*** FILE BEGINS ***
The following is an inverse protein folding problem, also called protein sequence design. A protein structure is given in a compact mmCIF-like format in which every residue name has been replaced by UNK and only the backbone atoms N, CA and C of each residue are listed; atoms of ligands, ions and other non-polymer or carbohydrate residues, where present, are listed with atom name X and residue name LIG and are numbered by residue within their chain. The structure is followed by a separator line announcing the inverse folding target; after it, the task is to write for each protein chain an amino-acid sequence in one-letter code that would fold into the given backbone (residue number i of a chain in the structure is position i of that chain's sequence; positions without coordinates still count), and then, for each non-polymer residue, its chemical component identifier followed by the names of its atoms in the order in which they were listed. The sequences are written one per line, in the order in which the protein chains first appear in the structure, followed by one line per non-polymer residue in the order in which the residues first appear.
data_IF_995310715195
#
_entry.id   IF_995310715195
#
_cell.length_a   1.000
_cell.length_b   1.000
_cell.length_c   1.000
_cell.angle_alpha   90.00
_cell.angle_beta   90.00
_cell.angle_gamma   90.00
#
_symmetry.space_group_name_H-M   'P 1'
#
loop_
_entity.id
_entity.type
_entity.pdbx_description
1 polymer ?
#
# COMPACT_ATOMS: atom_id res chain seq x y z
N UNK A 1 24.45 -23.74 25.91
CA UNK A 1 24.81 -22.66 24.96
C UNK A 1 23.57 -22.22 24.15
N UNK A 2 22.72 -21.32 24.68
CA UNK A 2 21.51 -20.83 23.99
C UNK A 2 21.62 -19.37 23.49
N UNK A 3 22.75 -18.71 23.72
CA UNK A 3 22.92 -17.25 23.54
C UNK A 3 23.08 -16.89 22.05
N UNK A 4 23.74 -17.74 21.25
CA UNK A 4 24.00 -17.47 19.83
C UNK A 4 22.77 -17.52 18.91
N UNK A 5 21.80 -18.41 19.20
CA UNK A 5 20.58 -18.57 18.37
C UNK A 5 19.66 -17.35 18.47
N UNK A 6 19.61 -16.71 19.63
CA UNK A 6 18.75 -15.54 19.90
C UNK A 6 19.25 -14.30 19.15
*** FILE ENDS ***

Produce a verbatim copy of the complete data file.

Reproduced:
The following is an inverse protein folding problem, also called protein sequence design. A protein structure is given in a compact mmCIF-like format in which every residue name has been replaced by UNK and only the backbone atoms N, CA and C of each residue are listed; atoms of ligands, ions and other non-polymer or carbohydrate residues, where present, are listed with atom name X and residue name LIG and are numbered by residue within their chain. The structure is followed by a separator line announcing the inverse folding target; after it, the task is to write for each protein chain an amino-acid sequence in one-letter code that would fold into the given backbone (residue number i of a chain in the structure is position i of that chain's sequence; positions without coordinates still count), and then, for each non-polymer residue, its chemical component identifier followed by the names of its atoms in the order in which they were listed. The sequences are written one per line, in the order in which the protein chains first appear in the structure, followed by one line per non-polymer residue in the order in which the residues first appear.
data_IF_995310715195
#
_entry.id   IF_995310715195
#
_cell.length_a   1.000
_cell.length_b   1.000
_cell.length_c   1.000
_cell.angle_alpha   90.00
_cell.angle_beta   90.00
_cell.angle_gamma   90.00
#
_symmetry.space_group_name_H-M   'P 1'
#
loop_
_entity.id
_entity.type
_entity.pdbx_description
1 polymer ?
#
# COMPACT_ATOMS: atom_id res chain seq x y z
N UNK A 1 24.45 -23.74 25.91
CA UNK A 1 24.81 -22.66 24.96
C UNK A 1 23.57 -22.22 24.15
N UNK A 2 22.72 -21.32 24.68
CA UNK A 2 21.51 -20.83 23.99
C UNK A 2 21.62 -19.37 23.49
N UNK A 3 22.75 -18.71 23.72
CA UNK A 3 22.92 -17.25 23.54
C UNK A 3 23.08 -16.89 22.05
N UNK A 4 23.74 -17.74 21.25
CA UNK A 4 24.00 -17.47 19.83
C UNK A 4 22.77 -17.52 18.91
N UNK A 5 21.80 -18.41 19.20
CA UNK A 5 20.58 -18.57 18.37
C UNK A 5 19.66 -17.35 18.47
N UNK A 6 19.61 -16.71 19.63
CA UNK A 6 18.75 -15.54 19.90
C UNK A 6 19.25 -14.30 19.15